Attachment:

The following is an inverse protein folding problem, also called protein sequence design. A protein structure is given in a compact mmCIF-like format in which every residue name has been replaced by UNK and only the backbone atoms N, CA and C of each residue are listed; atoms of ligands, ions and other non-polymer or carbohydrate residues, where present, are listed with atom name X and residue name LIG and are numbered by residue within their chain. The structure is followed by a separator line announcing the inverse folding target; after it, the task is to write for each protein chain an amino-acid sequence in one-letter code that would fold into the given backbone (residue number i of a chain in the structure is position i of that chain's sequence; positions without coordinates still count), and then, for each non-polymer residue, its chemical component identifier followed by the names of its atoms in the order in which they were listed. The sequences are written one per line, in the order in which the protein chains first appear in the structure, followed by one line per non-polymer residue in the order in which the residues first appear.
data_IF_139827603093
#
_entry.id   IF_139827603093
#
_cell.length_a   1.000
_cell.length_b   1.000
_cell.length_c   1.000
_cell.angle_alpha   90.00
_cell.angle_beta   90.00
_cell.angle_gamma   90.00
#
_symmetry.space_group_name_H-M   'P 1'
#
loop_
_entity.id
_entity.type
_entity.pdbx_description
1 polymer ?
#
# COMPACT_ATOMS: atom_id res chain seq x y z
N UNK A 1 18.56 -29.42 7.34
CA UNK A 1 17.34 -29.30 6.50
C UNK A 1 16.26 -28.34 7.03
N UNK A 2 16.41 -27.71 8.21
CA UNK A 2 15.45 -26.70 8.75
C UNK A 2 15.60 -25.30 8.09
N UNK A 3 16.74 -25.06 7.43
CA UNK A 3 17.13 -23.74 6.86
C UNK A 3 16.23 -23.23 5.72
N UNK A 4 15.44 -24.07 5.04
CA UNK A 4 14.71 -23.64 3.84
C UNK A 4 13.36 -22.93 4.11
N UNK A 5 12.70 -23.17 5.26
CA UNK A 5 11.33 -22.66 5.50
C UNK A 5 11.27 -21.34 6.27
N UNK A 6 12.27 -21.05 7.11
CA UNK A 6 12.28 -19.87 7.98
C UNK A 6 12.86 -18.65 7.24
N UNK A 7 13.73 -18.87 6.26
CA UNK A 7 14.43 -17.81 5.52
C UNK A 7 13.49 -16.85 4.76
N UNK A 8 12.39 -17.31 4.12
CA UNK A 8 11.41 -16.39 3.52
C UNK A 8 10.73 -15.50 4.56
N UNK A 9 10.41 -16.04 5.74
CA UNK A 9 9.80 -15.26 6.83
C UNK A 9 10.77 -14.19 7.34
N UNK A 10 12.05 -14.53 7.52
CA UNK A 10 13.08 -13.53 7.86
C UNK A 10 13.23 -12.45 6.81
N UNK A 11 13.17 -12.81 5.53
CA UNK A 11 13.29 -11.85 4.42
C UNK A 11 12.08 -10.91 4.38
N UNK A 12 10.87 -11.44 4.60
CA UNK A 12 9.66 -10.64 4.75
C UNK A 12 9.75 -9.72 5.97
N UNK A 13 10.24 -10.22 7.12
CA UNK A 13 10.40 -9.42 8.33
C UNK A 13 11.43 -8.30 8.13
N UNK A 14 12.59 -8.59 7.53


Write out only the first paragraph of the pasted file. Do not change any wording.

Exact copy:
The following is an inverse protein folding problem, also called protein sequence design. A protein structure is given in a compact mmCIF-like format in which every residue name has been replaced by UNK and only the backbone atoms N, CA and C of each residue are listed; atoms of ligands, ions and other non-polymer or carbohydrate residues, where present, are listed with atom name X and residue name LIG and are numbered by residue within their chain. The structure is followed by a separator line announcing the inverse folding target; after it, the task is to write for each protein chain an amino-acid sequence in one-letter code that would fold into the given backbone (residue number i of a chain in the structure is position i of that chain's sequence; positions without coordinates still count), and then, for each non-polymer residue, its chemical component identifier followed by the names of its atoms in the order in which they were listed. The sequences are written one per line, in the order in which the protein chains first appear in the structure, followed by one line per non-polymer residue in the order in which the residues first appear.